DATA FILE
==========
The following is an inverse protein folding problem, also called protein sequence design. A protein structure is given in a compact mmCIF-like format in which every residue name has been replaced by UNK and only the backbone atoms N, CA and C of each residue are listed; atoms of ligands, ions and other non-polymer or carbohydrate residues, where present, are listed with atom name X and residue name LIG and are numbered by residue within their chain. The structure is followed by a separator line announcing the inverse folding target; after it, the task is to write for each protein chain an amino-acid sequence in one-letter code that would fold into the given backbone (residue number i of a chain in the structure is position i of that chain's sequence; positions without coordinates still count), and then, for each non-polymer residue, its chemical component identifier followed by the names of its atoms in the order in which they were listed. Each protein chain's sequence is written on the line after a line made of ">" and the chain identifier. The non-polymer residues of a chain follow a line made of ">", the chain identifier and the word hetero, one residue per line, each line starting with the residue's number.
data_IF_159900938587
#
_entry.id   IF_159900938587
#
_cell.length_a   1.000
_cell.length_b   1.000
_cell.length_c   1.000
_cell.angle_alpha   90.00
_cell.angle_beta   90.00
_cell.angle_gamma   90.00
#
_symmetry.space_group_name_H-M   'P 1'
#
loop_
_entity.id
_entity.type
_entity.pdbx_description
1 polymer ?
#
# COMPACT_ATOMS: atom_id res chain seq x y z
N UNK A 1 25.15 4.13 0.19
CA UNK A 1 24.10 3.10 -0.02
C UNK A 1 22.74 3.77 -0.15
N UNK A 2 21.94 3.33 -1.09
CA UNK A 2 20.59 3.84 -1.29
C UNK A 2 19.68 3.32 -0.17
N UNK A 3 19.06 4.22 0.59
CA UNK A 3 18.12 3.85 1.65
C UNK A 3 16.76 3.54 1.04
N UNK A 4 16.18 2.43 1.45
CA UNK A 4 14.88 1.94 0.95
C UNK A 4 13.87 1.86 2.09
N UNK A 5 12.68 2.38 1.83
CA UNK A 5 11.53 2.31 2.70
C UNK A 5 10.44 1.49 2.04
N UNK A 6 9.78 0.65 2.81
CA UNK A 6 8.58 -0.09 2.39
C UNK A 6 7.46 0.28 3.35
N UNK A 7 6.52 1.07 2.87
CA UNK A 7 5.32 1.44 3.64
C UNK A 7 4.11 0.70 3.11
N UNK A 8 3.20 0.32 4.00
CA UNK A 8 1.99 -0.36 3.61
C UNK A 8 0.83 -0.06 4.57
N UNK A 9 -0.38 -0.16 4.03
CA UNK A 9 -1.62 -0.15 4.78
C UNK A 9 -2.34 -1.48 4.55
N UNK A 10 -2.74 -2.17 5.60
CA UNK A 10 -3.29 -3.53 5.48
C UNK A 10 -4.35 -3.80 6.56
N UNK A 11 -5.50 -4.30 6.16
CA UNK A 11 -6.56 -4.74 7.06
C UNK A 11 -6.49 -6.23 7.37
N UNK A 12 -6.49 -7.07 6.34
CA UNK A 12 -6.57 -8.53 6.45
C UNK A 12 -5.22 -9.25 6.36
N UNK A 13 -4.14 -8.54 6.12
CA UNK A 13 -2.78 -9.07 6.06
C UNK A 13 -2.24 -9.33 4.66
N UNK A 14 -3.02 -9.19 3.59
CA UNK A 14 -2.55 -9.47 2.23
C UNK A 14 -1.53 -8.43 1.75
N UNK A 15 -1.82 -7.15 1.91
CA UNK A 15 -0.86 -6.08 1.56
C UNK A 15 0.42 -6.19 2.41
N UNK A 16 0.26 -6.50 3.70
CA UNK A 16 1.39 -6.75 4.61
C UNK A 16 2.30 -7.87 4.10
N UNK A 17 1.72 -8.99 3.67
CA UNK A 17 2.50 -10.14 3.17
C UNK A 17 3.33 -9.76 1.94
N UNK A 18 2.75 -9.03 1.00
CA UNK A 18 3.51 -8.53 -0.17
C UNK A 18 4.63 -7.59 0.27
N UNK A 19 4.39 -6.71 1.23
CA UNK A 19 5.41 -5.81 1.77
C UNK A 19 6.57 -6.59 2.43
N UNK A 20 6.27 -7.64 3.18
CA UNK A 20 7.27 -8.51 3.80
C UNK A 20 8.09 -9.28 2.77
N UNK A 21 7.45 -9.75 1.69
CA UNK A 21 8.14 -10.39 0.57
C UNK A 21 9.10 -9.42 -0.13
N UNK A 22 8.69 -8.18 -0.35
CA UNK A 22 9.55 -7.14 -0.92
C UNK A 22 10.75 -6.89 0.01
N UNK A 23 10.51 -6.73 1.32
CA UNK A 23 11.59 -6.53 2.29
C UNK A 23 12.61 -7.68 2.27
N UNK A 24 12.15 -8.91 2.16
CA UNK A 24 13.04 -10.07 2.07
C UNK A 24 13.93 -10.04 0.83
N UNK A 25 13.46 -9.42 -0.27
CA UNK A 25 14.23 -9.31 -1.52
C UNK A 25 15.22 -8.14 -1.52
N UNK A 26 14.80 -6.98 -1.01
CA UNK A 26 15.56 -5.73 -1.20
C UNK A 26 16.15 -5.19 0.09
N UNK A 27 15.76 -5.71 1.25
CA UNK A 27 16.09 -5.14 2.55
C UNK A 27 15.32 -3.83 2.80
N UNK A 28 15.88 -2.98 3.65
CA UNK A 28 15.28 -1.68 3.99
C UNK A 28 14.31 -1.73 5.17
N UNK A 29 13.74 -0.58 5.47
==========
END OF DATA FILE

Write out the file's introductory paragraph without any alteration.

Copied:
The following is an inverse protein folding problem, also called protein sequence design. A protein structure is given in a compact mmCIF-like format in which every residue name has been replaced by UNK and only the backbone atoms N, CA and C of each residue are listed; atoms of ligands, ions and other non-polymer or carbohydrate residues, where present, are listed with atom name X and residue name LIG and are numbered by residue within their chain. The structure is followed by a separator line announcing the inverse folding target; after it, the task is to write for each protein chain an amino-acid sequence in one-letter code that would fold into the given backbone (residue number i of a chain in the structure is position i of that chain's sequence; positions without coordinates still count), and then, for each non-polymer residue, its chemical component identifier followed by the names of its atoms in the order in which they were listed. Each protein chain's sequence is written on the line after a line made of ">" and the chain identifier. The non-polymer residues of a chain follow a line made of ">", the chain identifier and the word hetero, one residue per line, each line starting with the residue's number.